• Compiling all of Qt5, KF5, Plasma5, kdepim5, apps...

    I see a very high value in compiling my own Qt, and on top of it all the KDE-made software that I use. This makes it very easy to fix bugs and add improvements to the software I use on a day to day basis. Nowadays I think many developers use distro packages for Qt or KF5 or even the whole environment except for the one app they're working on, but in my opinion this leads to "silo" thinking, with workarounds in upper layers rather than fixing issues at the right place.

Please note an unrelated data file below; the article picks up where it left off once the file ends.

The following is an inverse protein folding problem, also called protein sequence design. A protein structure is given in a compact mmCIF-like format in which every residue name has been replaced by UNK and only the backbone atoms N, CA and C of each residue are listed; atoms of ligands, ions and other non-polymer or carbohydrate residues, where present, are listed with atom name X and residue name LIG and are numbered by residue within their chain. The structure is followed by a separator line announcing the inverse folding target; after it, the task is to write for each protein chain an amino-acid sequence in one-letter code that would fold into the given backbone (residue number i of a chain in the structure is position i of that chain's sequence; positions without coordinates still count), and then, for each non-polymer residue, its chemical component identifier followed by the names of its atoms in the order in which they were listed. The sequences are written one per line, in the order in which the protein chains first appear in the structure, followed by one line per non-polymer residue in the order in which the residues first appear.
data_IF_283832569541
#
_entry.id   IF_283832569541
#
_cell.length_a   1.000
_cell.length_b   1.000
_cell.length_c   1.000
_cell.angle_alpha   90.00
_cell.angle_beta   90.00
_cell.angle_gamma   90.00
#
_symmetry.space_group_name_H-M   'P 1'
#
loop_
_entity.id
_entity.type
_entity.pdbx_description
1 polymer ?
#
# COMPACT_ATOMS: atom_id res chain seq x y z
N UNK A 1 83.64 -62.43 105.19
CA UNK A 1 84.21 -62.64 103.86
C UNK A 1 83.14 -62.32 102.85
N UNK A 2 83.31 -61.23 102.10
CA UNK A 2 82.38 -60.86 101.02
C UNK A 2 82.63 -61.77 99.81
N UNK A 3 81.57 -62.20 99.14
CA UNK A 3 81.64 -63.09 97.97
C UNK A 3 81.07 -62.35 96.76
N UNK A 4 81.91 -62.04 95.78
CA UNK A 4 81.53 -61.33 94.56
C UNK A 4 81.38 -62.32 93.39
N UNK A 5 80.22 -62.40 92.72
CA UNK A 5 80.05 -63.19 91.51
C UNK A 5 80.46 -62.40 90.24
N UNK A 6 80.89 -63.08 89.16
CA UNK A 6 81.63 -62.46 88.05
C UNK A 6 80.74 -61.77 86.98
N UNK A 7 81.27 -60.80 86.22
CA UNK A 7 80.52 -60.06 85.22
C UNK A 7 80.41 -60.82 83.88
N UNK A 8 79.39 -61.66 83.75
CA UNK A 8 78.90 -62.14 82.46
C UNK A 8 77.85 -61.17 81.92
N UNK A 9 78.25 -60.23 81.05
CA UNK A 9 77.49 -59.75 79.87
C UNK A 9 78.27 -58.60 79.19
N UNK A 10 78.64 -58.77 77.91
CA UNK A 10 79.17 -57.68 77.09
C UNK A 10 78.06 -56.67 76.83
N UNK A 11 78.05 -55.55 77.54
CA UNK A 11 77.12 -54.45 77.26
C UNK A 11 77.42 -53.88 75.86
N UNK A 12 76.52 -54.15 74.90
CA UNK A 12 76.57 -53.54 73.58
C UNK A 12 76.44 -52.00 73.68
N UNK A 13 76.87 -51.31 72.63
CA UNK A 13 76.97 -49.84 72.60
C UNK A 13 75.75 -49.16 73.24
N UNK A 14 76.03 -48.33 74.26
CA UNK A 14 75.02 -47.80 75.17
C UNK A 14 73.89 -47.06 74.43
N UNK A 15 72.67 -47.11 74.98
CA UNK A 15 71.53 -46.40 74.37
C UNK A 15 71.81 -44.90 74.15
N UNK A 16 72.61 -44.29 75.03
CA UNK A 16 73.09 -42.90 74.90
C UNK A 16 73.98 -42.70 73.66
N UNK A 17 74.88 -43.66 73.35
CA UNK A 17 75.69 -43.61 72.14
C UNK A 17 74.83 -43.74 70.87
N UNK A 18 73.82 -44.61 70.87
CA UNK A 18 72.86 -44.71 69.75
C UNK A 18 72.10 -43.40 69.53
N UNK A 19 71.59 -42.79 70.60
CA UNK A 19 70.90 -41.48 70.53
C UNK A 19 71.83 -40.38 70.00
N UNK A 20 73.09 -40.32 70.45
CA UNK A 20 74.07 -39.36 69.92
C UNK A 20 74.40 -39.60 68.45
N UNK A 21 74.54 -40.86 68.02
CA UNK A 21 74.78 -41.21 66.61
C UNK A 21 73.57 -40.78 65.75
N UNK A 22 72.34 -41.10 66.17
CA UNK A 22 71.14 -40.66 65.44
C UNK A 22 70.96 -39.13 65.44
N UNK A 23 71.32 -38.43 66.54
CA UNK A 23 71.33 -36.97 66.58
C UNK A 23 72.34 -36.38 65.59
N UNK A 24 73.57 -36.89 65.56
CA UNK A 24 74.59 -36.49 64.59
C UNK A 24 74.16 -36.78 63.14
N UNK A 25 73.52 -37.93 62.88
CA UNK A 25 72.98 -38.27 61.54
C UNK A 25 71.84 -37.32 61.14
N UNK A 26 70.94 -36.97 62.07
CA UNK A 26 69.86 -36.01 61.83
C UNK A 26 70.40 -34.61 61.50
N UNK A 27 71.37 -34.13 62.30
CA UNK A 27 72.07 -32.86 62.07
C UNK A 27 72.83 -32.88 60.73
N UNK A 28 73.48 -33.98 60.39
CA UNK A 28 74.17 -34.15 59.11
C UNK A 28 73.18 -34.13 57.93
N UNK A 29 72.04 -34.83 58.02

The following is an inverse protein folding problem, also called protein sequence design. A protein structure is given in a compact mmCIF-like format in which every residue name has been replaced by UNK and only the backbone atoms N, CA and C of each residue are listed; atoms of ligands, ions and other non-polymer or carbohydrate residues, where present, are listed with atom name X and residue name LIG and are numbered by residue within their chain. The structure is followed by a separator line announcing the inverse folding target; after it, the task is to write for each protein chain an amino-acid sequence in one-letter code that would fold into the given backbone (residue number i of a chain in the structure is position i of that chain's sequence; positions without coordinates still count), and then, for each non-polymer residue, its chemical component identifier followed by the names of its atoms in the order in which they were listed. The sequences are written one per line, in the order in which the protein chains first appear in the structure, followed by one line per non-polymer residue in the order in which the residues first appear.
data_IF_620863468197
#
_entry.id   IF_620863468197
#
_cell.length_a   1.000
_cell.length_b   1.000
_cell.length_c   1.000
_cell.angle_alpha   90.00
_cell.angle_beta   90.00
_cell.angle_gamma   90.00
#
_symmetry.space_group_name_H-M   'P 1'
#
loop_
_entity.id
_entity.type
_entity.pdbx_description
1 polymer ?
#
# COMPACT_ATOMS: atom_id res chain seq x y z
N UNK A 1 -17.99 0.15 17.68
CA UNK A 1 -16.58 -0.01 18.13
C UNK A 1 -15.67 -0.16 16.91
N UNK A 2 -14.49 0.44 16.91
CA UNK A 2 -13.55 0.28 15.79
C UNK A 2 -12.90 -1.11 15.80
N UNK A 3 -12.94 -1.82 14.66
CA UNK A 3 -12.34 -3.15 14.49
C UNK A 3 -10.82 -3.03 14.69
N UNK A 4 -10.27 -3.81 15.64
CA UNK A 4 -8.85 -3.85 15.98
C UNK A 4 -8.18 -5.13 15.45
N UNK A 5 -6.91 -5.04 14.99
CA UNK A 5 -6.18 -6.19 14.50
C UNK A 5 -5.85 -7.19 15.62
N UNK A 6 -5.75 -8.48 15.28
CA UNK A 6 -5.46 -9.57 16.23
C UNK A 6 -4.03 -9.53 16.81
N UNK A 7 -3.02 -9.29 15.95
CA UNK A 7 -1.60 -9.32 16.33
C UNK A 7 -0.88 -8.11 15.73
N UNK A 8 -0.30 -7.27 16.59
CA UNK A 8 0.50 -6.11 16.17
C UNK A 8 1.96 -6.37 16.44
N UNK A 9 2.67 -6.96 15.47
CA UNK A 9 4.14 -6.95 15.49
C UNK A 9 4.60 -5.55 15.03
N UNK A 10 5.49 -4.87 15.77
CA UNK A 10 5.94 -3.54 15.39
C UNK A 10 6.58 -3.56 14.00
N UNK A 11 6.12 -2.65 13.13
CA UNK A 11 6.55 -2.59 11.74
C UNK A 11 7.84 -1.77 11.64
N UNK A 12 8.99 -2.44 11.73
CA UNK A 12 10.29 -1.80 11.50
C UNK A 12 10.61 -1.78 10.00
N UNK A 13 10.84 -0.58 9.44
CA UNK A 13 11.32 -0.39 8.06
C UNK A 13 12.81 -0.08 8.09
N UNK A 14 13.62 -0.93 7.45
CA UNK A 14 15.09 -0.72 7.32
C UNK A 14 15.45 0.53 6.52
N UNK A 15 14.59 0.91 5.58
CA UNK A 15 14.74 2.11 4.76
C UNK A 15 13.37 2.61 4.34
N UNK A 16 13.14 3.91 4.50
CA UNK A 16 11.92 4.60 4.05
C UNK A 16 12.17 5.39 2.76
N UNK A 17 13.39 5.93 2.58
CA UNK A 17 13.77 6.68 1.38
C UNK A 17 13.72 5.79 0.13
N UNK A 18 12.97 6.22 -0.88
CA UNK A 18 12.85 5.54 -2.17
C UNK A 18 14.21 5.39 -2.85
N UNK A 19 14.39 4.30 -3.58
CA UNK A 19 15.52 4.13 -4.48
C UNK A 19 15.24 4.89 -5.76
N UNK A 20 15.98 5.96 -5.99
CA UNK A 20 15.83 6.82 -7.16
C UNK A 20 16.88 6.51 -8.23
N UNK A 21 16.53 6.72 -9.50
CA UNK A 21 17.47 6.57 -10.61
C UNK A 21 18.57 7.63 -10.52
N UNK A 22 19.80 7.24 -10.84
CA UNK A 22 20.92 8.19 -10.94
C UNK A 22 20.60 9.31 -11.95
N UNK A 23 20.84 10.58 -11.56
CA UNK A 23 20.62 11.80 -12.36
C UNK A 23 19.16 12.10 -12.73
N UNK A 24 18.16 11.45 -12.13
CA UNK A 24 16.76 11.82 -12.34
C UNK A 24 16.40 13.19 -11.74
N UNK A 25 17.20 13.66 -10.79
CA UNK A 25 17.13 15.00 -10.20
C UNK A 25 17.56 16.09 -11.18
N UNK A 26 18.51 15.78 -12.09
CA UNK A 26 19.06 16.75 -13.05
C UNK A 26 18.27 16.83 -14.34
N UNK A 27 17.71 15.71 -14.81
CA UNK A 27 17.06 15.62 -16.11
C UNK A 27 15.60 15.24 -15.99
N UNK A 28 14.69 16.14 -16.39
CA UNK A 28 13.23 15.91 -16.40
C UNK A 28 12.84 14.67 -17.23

So, here's a working and easy recipe for compiling all the Qt-based software you use.

KDE Frameworks 5.22.0 Released for KDE Plasma 5.6.4 and KDE Applications 16.04.1

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KDE

Today, May 15, 2016, KDE has had the pleasure of announcing the release and general availability of this month's KDE Frameworks 5 maintenance release, version 5.22.0, for the latest KDE Plasma 5 desktop and KDE Applications.

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Leftovers: KDE

Filed under
KDE
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Debian and Ubuntu News